Over the last fifteen years, the ethnic make-up of Moscow’s mosques has undergone significant change, while the number of practising Muslims has grown several tens of times. These quantitative changes are connected with both the internal migration of people from the North Caucasian republics (a migration that had already begun in the early 1990s) and the external migration of natives of Central Asian states, primarily Uzbekistan, Tajikistan and Kirgizia (a mass migration dating from the 2000s). This paper is dedicated to two phenomena of contemporary Moscow Muslim life – the loud zikr (dhikr) of the Kunta Haji wird of the Qadiri tariqah, practised by Chechens and Ingush; and the religious practices of the Central Asian “uninstitutionalised” mullahs. Both spiritual practices are popular and have great significance for a considerable proportion of Moscow Muslims, including for those who do not directly participate in them. What both practices have in common is also found in their marginal nature with regard both to institutionalised Moscow Islam and to the Wahhabist trend which is now gathering steam here. This is an attempt to identify some specific features of contemporary Moscow Islam through the analysis of certain practices.
What factors best explain the low incidence of skills training in a late industrial society like Russia? This research undertakes a multilevel analysis of the role of occupational structure against the probability of training. The explanatory power of occupation-specific determinants and skills polarisation are evaluated, using a representative 2012 sample from the Russian Longitudinal Monitoring Survey. Applying a two-level Bayesian logistic regression model, we show that the incidence of training in Russia is significantly contextualised within the structure of occupations and the inequalities between them. The study shows that extremely high wage gaps within managerial class jobs can discourage training, an unusual finding. Markets accumulating interchangeable and disposable labour best explain the low incidence of training; workers within generic labour are less likely to develop their skills formally, except in urban markets. Although we did not find strong evidence of skills polarisation, Russians are yet to live in a knowledge economy.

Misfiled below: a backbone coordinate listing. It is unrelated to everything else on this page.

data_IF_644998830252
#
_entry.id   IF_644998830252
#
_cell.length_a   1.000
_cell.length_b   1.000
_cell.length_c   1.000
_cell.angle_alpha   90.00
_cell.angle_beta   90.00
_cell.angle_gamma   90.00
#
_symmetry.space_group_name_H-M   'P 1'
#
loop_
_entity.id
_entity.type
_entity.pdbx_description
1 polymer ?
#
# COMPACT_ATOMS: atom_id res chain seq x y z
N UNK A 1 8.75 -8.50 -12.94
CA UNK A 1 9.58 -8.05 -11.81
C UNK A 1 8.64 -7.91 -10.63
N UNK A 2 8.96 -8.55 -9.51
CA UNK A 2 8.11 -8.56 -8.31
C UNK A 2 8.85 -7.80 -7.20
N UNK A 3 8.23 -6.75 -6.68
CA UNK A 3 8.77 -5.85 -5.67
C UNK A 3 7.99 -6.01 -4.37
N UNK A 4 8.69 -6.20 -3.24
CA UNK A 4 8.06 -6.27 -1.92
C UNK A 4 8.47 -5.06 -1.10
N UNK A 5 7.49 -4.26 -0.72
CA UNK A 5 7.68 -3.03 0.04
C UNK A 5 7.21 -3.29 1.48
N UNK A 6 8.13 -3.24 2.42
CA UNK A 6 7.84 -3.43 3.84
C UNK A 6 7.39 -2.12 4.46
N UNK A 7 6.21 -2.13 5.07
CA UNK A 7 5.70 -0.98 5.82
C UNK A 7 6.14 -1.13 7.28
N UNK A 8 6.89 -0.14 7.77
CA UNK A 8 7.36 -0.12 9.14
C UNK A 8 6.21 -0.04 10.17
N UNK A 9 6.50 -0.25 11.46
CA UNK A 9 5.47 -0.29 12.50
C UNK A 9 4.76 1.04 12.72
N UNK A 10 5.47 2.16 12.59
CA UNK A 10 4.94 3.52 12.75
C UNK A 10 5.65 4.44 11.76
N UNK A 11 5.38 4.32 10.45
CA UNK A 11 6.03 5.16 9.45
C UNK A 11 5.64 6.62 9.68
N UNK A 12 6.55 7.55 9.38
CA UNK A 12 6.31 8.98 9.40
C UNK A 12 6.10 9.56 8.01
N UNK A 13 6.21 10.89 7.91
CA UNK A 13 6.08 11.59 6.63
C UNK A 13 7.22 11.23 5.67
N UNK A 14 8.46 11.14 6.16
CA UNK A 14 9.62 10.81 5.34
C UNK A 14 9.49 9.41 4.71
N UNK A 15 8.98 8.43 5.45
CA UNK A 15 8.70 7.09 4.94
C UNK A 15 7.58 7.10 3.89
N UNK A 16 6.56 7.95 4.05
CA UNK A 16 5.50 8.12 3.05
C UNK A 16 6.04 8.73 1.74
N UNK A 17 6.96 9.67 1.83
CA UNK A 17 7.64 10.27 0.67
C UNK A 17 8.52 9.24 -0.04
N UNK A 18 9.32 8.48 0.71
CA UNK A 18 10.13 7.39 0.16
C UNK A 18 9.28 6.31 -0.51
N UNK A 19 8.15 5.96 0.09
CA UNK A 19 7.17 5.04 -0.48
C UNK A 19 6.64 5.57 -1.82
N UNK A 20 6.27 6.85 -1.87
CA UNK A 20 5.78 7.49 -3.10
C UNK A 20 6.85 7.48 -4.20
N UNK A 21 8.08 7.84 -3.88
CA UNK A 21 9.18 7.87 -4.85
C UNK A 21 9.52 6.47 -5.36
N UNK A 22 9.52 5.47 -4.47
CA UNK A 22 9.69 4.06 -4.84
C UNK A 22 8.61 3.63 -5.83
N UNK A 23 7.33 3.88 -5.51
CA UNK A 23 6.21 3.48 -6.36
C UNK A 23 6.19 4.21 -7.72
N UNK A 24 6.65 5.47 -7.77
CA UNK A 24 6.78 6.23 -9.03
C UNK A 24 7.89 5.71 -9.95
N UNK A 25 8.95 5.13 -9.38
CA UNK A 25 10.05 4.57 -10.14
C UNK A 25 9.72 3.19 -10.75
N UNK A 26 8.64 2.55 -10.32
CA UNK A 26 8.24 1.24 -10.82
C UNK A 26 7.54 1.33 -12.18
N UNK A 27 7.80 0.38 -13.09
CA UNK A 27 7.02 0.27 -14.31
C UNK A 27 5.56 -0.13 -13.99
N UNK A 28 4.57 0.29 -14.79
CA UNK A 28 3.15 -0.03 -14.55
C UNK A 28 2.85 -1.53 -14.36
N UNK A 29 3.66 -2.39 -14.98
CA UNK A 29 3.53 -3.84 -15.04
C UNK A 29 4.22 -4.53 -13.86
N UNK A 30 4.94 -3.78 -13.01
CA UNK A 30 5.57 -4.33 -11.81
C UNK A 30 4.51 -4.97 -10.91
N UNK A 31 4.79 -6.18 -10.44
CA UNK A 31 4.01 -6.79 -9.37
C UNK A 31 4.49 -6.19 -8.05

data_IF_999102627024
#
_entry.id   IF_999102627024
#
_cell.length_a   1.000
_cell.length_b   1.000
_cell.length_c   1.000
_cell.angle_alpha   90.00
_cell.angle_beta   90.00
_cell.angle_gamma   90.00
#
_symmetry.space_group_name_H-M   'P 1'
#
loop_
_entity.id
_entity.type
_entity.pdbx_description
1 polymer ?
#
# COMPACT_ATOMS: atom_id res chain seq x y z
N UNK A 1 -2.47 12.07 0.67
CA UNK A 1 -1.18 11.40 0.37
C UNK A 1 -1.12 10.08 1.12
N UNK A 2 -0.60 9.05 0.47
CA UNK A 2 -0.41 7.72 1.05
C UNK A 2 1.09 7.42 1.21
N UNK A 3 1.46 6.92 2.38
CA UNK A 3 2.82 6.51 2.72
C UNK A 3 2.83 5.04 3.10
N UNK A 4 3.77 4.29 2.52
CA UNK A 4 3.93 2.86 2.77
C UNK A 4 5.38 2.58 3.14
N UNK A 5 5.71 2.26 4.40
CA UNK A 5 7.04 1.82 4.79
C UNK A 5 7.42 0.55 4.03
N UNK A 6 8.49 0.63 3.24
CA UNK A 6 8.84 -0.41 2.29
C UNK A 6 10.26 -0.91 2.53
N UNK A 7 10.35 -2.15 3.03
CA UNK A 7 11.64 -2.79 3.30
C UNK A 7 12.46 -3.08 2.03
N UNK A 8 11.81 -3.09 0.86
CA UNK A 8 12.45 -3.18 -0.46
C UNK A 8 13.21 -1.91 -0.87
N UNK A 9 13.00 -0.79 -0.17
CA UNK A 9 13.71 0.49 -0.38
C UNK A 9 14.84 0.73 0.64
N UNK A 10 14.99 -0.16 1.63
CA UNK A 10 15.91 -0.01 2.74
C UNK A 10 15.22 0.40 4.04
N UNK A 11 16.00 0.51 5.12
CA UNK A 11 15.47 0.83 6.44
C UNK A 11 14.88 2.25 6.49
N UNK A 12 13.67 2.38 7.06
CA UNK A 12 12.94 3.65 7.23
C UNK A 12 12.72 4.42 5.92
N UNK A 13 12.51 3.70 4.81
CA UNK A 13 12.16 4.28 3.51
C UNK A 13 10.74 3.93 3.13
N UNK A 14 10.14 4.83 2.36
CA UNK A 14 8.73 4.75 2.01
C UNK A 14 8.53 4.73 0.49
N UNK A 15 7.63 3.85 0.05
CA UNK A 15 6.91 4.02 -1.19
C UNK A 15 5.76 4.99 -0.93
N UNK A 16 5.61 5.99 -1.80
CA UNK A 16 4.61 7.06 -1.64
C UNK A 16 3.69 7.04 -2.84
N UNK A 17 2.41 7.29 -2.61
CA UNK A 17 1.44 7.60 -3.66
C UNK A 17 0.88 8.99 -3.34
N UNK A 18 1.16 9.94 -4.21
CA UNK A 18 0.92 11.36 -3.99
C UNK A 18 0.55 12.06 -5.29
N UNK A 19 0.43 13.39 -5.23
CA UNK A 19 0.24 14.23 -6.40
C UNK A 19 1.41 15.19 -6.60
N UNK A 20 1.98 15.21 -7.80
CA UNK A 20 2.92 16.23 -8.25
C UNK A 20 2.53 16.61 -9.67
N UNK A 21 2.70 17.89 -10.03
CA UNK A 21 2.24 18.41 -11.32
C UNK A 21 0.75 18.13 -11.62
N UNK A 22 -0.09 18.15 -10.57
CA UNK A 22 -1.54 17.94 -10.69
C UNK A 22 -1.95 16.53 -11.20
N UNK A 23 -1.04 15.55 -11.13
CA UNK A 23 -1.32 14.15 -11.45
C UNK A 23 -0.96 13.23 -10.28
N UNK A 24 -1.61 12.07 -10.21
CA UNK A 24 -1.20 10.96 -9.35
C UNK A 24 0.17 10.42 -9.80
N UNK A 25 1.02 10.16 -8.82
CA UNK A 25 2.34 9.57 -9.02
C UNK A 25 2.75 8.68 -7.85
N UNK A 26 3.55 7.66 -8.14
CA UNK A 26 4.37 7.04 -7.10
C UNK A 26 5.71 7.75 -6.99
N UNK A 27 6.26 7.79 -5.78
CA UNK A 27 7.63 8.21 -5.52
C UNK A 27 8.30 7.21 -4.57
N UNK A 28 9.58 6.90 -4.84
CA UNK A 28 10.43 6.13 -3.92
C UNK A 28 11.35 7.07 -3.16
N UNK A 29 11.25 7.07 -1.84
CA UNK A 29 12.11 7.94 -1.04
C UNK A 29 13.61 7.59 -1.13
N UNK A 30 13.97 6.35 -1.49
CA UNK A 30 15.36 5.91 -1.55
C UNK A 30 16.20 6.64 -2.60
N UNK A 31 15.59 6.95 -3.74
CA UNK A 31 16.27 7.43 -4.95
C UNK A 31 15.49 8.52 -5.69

The 3rd Russia Longitudinal Monitoring Survey of Higher School of Economics (RLMS-HSE) User Conference, held May 19–20, 2017, at the National Research University Higher School of Economics with the support of Research Center Demoscope, Institute of Sociology of the Russian Academy of Sciences and University of North Carolina–Chapel Hill, aimed to provide a forum for the discussion of the research projects based on RLMS-HSE. It brought together nearly one hundred scholars from Russia, the United States, the United Kingdom, and the European Union, whose scientific interests spanned various fields of economics, demography, sociology, political sciences, public health, and psychology. The papers, presented at the plenary and parallel sessions, discussed multiple research problems pertaining to labor market and wages, education, retirement, health, ethnicity, migration, and subjective well-being and attitudes. Although an overwhelming majority of the research topics had been recurring themes at the RLMS-HSE events since the inception of the project, the papers did not fail to demonstrate the wealth of opportunities the RLMS-HSE data had to offer. What set this conference apart from previous ones was a pronounced interest in those sections of the RLMS-HSE data that contain detailed information about health. The sessions on this matter included many fruitful discussions concerning objective indicators of health status, a healthy lifestyle, and the use of healthcare services.